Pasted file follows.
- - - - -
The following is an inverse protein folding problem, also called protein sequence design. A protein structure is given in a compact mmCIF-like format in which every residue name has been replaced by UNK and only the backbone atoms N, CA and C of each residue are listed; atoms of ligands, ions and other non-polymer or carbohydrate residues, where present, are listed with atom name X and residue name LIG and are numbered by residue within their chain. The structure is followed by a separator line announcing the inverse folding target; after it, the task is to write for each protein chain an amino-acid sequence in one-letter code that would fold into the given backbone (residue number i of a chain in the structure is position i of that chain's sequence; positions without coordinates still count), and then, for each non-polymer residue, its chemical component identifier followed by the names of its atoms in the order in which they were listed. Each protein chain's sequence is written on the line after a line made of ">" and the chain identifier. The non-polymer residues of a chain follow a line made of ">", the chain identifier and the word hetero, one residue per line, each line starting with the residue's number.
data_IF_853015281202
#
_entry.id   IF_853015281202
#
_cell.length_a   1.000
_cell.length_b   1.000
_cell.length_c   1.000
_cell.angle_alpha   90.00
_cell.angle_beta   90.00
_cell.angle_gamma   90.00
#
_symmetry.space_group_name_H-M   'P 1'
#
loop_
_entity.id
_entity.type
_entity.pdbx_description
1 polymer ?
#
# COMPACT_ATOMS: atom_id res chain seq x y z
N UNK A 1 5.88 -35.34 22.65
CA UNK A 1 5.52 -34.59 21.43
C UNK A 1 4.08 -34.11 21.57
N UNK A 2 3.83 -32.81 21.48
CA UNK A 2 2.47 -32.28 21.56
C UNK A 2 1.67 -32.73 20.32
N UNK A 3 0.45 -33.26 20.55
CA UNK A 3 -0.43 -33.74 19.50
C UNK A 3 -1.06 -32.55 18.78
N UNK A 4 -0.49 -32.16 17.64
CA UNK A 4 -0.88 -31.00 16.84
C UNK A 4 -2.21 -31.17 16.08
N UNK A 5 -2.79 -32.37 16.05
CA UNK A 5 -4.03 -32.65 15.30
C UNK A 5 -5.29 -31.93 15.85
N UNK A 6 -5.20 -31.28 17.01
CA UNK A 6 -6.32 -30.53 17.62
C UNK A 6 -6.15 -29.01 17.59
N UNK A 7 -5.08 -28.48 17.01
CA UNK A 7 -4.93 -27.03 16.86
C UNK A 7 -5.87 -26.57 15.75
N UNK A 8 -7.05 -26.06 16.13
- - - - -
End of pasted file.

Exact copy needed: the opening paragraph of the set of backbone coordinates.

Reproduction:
The following is an inverse protein folding problem, also called protein sequence design. A protein structure is given in a compact mmCIF-like format in which every residue name has been replaced by UNK and only the backbone atoms N, CA and C of each residue are listed; atoms of ligands, ions and other non-polymer or carbohydrate residues, where present, are listed with atom name X and residue name LIG and are numbered by residue within their chain. The structure is followed by a separator line announcing the inverse folding target; after it, the task is to write for each protein chain an amino-acid sequence in one-letter code that would fold into the given backbone (residue number i of a chain in the structure is position i of that chain's sequence; positions without coordinates still count), and then, for each non-polymer residue, its chemical component identifier followed by the names of its atoms in the order in which they were listed. Each protein chain's sequence is written on the line after a line made of ">" and the chain identifier. The non-polymer residues of a chain follow a line made of ">", the chain identifier and the word hetero, one residue per line, each line starting with the residue's number.